Where next for EB10?
Queensland Teachers' Journal, Vol 127 5, 8 July 2022, page no.11
The next enterprise bargaining agreement (EB10) for members in schools was due by the nominal expiry date of its predecessor on 30 June. Single bargaining unit meetings have continued throughout Term 2.
We face choices in the days and weeks ahead, but so does the Queensland Government. There is no justification for Queensland teachers and school leaders being paid less than their interstate colleagues or being subject to a public sector wages policy that fails to accommodate cost-of-living increases.
Also, the department cannot build and maintain a professional teaching workforce at cut-price rates or hope to put in place retention and attraction strategies that begin to solve the teacher shortage via negotiations that have had to take place without an agreed state government bargaining framework.
At May State Council, it was determined that, to be acceptable, any offer from the Department of Education would have to:
- meet the QTU interest of making Queensland school leaders and teachers among the highest paid in the country
- include salaries that accommodate for cost-of-living increases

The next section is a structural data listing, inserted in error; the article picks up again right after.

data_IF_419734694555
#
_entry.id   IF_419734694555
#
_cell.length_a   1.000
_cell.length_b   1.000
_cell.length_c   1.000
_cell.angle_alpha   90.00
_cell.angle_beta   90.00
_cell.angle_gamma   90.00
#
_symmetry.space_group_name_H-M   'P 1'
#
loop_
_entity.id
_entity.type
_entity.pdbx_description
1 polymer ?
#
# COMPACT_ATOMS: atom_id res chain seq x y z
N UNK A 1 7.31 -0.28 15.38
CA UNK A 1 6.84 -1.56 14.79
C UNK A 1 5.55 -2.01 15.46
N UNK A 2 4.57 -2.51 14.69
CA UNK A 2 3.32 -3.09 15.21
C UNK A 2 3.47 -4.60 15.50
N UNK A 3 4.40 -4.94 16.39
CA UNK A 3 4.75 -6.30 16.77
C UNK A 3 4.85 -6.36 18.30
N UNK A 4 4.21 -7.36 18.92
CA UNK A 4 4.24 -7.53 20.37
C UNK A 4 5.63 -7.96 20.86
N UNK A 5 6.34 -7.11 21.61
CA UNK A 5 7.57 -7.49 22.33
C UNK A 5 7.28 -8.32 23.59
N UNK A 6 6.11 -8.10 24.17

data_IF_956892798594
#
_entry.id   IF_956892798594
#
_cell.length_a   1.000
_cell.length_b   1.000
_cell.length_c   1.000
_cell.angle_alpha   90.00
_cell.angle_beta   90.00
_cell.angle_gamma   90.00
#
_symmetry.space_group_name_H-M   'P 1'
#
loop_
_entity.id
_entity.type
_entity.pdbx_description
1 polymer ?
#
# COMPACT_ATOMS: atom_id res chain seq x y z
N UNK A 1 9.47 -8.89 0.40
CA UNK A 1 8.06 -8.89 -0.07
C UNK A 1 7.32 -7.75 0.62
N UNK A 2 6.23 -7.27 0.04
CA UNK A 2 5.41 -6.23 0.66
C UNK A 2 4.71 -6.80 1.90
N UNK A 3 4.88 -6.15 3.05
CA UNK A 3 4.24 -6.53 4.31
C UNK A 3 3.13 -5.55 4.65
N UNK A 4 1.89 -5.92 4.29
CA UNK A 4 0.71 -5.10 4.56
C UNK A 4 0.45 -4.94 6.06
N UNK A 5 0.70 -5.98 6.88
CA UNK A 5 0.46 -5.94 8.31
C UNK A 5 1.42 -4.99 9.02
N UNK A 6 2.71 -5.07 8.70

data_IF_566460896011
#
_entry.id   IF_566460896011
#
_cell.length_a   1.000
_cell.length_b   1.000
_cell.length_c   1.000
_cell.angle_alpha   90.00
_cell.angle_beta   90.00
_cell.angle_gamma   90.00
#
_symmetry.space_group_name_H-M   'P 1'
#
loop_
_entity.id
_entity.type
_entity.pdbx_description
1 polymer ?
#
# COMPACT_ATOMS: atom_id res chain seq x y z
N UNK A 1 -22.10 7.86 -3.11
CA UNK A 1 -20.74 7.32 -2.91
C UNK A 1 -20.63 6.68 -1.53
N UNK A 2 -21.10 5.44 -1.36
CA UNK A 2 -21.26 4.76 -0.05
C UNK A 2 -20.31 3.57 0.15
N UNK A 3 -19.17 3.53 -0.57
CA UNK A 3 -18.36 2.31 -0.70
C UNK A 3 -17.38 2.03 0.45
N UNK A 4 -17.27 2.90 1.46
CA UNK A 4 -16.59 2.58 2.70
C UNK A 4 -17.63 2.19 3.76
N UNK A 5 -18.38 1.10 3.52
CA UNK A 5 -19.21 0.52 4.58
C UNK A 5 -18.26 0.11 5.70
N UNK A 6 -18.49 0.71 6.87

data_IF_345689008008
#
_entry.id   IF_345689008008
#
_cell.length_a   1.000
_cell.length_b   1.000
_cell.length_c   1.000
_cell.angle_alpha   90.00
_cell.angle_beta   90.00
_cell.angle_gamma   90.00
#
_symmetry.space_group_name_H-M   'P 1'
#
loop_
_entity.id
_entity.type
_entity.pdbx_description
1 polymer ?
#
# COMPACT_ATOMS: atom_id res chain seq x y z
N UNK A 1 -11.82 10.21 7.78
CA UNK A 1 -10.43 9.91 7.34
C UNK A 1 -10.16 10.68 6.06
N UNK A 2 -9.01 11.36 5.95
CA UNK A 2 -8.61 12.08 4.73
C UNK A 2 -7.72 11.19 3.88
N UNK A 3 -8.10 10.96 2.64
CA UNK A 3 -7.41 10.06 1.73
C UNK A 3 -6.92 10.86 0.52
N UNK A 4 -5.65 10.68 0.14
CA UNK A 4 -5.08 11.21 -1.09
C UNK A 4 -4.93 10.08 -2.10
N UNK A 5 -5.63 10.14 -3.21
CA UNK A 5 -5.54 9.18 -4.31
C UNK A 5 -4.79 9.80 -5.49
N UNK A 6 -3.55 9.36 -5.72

- include methods to address the teacher shortage
- include methods to attract and retain teachers in rural, remote and regional schools.
So, where to next?
If an offer is received, the QTU will ballot members to determine whether they support it.
Following this ballot, if members support the key outcomes of the negotiations, the endorsed agreement will be written, and the government will ballot members.
In these circumstances, it can take up to three months from agreement to certification. However, it is at the discretion of the Minister to pay salary increases during this period.
The progress of the negotiations informs whether a ballot for industrial action is necessary.
If agreement can be reached prior to the nominal expiry date of the agreement, action may not be needed.
If agreement cannot be reached, however, members will be balloted on whether they support taking industrial action.
The QTU would prefer to reach an agreement with the government. However, arbitration occurs when:
- one side of the negotiations asks the Queensland Industrial Relations Commission (QIRC) to assist in settling the dispute, or
- the QIRC determines to intervene in the dispute in the public interest.
Whenever the QTU has ended up in arbitration, it has been based on an application by the government to the QIRC (1997, 2000, 2003, 2009 and 2014).
The QTU is hopeful that a new agreement can be negotiated in a timely manner, however this is subject to the government’s willingness to purposefully address our eight interests, provide solutions to the teacher shortage and increase the current 2.5 per cent public sector wages policy.